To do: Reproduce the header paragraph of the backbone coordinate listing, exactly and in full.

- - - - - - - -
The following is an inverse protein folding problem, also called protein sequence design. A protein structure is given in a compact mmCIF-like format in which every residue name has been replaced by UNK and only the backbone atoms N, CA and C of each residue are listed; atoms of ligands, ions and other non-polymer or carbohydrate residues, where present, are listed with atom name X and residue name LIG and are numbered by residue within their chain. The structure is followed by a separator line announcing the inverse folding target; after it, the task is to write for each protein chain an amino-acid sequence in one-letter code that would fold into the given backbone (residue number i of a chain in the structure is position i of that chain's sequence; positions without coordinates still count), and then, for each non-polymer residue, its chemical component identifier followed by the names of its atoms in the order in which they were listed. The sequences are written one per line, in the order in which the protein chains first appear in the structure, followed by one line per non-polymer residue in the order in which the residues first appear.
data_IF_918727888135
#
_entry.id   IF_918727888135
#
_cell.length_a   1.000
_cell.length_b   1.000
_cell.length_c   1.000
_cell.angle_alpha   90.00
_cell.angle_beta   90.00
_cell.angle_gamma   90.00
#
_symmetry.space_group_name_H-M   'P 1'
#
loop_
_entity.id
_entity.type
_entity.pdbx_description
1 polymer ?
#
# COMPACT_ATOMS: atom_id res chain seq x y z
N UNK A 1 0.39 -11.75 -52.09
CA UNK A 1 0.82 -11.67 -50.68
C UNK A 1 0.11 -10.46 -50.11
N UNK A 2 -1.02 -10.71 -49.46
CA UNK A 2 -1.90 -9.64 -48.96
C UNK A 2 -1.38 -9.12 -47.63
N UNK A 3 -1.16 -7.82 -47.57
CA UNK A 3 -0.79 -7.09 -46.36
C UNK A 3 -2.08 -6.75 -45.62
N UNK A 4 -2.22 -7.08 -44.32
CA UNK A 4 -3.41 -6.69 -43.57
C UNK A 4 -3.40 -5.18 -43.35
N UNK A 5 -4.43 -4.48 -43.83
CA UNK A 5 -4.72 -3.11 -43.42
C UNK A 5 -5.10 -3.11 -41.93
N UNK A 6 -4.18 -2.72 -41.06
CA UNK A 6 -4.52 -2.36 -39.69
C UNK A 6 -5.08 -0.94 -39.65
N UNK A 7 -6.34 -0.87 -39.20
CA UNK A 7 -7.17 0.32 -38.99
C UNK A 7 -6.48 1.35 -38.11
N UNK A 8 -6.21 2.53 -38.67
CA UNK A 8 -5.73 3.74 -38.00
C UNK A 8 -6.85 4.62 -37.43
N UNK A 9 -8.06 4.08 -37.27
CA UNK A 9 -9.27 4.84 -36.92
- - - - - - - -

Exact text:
The following is an inverse protein folding problem, also called protein sequence design. A protein structure is given in a compact mmCIF-like format in which every residue name has been replaced by UNK and only the backbone atoms N, CA and C of each residue are listed; atoms of ligands, ions and other non-polymer or carbohydrate residues, where present, are listed with atom name X and residue name LIG and are numbered by residue within their chain. The structure is followed by a separator line announcing the inverse folding target; after it, the task is to write for each protein chain an amino-acid sequence in one-letter code that would fold into the given backbone (residue number i of a chain in the structure is position i of that chain's sequence; positions without coordinates still count), and then, for each non-polymer residue, its chemical component identifier followed by the names of its atoms in the order in which they were listed. The sequences are written one per line, in the order in which the protein chains first appear in the structure, followed by one line per non-polymer residue in the order in which the residues first appear.